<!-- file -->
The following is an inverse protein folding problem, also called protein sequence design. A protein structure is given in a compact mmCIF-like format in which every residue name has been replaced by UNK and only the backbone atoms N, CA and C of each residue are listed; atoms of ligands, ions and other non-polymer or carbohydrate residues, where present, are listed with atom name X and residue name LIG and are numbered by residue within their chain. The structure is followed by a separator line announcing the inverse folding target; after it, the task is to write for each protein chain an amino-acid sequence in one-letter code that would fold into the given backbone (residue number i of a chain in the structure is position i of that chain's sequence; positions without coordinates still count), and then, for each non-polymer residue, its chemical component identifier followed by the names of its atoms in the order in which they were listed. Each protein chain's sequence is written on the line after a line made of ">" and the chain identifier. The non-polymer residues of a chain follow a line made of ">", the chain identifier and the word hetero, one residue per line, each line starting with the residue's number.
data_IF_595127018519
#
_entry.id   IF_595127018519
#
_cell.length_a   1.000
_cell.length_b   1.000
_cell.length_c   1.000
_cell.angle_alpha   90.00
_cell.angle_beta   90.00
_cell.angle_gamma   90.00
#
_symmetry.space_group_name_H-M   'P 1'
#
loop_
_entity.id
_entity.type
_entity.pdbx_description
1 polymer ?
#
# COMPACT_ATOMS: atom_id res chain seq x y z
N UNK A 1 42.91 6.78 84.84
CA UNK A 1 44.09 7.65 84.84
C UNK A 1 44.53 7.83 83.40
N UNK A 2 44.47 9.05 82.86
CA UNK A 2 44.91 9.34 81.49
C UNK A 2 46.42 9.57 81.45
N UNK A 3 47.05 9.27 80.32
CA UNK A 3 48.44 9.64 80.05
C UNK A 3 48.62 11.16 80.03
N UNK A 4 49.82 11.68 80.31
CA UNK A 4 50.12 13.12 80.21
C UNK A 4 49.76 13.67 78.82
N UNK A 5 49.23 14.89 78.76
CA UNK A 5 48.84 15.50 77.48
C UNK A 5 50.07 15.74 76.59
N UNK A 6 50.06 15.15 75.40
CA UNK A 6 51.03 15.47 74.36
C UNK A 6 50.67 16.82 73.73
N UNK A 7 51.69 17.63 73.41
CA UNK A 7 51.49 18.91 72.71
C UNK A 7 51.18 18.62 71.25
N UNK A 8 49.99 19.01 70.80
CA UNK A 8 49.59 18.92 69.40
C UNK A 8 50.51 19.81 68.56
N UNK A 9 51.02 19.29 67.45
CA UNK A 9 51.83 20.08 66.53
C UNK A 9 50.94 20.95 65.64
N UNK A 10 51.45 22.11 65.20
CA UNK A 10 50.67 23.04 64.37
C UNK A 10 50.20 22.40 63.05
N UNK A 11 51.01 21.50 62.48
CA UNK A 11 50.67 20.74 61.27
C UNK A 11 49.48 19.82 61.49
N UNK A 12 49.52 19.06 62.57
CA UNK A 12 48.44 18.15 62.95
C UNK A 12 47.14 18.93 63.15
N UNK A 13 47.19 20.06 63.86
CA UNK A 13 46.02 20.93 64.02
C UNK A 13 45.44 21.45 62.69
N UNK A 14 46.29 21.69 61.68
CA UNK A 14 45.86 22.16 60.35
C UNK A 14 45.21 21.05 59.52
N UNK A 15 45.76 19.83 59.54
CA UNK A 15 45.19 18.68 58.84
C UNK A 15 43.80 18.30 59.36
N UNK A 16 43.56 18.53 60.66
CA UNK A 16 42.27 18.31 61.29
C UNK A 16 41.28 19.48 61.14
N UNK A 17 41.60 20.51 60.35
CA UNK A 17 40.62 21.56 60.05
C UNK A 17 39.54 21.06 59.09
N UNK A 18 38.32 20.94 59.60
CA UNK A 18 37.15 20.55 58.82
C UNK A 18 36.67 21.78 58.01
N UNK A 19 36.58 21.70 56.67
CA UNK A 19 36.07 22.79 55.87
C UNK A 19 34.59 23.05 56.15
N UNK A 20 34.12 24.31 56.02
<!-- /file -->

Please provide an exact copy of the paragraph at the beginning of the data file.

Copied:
The following is an inverse protein folding problem, also called protein sequence design. A protein structure is given in a compact mmCIF-like format in which every residue name has been replaced by UNK and only the backbone atoms N, CA and C of each residue are listed; atoms of ligands, ions and other non-polymer or carbohydrate residues, where present, are listed with atom name X and residue name LIG and are numbered by residue within their chain. The structure is followed by a separator line announcing the inverse folding target; after it, the task is to write for each protein chain an amino-acid sequence in one-letter code that would fold into the given backbone (residue number i of a chain in the structure is position i of that chain's sequence; positions without coordinates still count), and then, for each non-polymer residue, its chemical component identifier followed by the names of its atoms in the order in which they were listed. Each protein chain's sequence is written on the line after a line made of ">" and the chain identifier. The non-polymer residues of a chain follow a line made of ">", the chain identifier and the word hetero, one residue per line, each line starting with the residue's number.